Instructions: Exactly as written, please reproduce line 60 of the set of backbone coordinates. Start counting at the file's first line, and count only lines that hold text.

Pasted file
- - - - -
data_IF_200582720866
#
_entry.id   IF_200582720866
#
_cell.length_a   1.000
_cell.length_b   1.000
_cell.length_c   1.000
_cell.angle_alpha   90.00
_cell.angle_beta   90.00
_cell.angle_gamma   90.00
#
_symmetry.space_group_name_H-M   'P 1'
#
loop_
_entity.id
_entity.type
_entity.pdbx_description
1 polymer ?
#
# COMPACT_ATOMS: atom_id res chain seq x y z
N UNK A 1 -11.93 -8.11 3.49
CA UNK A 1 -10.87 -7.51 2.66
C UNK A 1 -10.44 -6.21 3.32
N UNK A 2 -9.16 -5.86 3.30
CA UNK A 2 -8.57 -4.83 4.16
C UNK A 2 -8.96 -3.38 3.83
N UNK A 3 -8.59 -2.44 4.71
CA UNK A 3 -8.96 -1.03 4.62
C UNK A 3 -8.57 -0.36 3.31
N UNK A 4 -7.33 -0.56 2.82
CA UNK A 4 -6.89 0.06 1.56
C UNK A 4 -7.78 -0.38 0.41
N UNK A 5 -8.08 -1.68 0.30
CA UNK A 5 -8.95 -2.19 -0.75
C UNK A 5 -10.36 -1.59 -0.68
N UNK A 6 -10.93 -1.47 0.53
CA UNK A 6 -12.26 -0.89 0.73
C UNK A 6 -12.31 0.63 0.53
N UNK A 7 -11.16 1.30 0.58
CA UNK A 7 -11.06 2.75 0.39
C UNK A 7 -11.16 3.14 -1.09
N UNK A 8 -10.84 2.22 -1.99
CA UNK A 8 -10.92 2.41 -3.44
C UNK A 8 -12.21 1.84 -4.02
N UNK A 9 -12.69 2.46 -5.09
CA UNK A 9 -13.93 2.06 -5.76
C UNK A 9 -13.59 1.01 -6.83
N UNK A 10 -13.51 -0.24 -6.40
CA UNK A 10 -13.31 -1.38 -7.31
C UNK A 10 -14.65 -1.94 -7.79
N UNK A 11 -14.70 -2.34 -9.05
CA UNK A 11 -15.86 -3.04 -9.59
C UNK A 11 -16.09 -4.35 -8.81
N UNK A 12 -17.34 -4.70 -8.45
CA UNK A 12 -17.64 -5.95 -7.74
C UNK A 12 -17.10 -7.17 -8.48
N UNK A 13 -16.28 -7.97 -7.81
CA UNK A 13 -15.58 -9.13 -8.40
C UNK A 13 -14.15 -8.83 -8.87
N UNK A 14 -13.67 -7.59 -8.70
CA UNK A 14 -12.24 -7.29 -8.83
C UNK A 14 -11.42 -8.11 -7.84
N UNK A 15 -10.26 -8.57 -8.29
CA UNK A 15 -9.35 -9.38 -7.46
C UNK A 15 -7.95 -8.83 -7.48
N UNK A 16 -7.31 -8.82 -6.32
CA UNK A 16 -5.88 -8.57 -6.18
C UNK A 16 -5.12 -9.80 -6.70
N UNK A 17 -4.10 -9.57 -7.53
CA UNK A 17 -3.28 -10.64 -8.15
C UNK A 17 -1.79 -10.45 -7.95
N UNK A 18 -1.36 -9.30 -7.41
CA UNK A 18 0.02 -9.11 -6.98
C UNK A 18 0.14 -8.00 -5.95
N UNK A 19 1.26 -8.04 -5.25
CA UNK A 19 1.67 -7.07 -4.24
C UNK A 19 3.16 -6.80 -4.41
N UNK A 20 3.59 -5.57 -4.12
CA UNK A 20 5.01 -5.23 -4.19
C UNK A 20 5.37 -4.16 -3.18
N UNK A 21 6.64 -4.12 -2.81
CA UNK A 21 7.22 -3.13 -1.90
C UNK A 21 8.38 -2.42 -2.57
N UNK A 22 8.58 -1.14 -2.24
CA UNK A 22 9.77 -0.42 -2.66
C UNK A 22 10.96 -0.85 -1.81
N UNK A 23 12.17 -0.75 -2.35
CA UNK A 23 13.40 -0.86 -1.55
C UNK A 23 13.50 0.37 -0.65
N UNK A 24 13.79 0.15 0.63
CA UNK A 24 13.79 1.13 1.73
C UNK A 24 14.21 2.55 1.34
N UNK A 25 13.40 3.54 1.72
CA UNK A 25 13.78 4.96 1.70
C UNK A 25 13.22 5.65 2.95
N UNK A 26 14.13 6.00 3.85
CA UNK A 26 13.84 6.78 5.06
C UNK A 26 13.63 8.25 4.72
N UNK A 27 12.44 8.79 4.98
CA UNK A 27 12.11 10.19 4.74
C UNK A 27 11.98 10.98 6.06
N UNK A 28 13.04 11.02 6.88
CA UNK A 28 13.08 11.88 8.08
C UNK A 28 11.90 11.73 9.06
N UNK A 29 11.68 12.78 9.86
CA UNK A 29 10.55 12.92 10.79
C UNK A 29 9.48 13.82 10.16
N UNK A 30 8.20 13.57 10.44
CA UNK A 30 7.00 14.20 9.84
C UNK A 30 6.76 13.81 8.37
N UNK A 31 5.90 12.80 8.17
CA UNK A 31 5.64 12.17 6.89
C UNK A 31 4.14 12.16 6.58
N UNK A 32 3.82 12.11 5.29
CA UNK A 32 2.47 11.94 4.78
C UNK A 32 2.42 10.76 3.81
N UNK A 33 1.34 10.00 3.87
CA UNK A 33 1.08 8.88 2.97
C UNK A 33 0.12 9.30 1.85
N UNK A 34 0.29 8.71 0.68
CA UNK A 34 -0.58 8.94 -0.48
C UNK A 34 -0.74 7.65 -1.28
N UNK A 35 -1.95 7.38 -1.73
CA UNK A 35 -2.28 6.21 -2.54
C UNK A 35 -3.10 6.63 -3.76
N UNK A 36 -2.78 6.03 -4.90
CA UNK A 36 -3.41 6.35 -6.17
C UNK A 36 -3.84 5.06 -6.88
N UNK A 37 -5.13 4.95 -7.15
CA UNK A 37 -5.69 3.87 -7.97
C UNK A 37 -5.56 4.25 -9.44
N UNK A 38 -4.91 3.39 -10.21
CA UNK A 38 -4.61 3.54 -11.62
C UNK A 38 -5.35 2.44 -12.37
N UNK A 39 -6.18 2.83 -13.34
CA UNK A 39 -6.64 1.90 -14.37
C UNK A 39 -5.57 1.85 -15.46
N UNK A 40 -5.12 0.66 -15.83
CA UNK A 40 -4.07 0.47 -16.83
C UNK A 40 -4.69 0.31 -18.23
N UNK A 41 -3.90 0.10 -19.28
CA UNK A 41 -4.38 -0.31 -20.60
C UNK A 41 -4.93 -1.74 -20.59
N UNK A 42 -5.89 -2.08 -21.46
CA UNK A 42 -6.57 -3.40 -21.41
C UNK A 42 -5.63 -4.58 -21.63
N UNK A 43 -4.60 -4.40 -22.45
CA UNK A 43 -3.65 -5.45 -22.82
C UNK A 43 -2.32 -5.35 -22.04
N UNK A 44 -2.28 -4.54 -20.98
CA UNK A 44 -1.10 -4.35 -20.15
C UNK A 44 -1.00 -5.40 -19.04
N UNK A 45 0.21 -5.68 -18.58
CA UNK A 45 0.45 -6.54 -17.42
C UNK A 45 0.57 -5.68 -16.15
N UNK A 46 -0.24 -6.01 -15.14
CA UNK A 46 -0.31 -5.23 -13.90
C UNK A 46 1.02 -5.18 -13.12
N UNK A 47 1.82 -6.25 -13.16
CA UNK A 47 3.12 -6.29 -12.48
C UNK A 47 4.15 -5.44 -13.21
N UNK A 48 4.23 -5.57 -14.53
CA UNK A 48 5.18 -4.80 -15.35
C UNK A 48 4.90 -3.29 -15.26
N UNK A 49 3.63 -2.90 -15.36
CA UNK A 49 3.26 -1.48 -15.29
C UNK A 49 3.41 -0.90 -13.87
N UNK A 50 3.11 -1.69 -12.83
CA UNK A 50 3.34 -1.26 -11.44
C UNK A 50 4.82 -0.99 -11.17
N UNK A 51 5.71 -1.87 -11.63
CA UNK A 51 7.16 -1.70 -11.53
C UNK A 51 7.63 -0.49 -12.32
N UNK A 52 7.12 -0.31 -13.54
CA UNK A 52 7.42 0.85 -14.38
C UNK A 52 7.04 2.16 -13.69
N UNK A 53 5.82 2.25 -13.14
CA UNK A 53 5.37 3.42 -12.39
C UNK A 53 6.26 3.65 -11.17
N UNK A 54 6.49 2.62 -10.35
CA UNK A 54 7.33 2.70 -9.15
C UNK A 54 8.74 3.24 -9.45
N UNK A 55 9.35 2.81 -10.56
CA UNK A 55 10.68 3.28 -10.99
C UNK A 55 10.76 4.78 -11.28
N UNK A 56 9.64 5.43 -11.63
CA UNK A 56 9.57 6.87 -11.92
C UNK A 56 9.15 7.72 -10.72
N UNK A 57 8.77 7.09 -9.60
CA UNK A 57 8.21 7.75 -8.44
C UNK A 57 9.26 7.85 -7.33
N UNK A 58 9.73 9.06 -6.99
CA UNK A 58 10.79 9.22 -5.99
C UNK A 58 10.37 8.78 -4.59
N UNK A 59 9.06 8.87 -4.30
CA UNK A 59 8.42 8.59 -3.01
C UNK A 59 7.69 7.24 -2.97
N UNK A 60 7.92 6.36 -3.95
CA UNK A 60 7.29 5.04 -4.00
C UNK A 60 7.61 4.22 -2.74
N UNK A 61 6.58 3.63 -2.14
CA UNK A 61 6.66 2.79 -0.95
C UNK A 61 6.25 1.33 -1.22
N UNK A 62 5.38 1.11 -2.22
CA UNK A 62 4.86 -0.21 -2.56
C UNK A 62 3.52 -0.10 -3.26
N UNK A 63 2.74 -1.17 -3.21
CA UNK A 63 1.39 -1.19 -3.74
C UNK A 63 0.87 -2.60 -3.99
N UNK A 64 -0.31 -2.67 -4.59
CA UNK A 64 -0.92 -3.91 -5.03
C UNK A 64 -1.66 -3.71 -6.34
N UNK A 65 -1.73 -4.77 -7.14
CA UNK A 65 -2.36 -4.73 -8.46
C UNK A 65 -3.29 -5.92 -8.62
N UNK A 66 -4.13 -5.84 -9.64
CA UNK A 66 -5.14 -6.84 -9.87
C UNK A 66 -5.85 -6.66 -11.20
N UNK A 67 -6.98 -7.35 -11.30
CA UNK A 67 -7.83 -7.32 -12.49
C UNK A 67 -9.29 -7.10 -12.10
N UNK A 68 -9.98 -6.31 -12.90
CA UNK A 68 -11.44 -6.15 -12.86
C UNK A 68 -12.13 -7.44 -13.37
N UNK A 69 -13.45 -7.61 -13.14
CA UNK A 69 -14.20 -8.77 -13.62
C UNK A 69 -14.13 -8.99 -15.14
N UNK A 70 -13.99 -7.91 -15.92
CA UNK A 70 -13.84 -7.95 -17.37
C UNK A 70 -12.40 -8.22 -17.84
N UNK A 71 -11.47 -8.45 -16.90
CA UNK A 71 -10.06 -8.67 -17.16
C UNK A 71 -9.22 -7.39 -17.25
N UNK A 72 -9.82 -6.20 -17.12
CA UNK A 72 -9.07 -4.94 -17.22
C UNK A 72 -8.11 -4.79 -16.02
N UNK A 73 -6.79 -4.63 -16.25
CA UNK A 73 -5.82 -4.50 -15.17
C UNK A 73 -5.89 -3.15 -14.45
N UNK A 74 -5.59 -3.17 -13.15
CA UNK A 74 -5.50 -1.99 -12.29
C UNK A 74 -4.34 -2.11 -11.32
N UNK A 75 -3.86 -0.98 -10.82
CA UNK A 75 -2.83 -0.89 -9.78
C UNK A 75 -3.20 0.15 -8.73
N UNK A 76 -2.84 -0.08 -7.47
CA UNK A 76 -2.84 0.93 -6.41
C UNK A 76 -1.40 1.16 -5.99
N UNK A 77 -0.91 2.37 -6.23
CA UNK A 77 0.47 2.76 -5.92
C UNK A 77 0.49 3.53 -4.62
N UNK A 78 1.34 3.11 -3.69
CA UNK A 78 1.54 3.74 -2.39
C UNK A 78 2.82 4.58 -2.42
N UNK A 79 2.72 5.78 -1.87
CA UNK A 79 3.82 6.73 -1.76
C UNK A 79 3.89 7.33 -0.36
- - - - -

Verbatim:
N UNK A 14 -13.67 -7.59 -8.70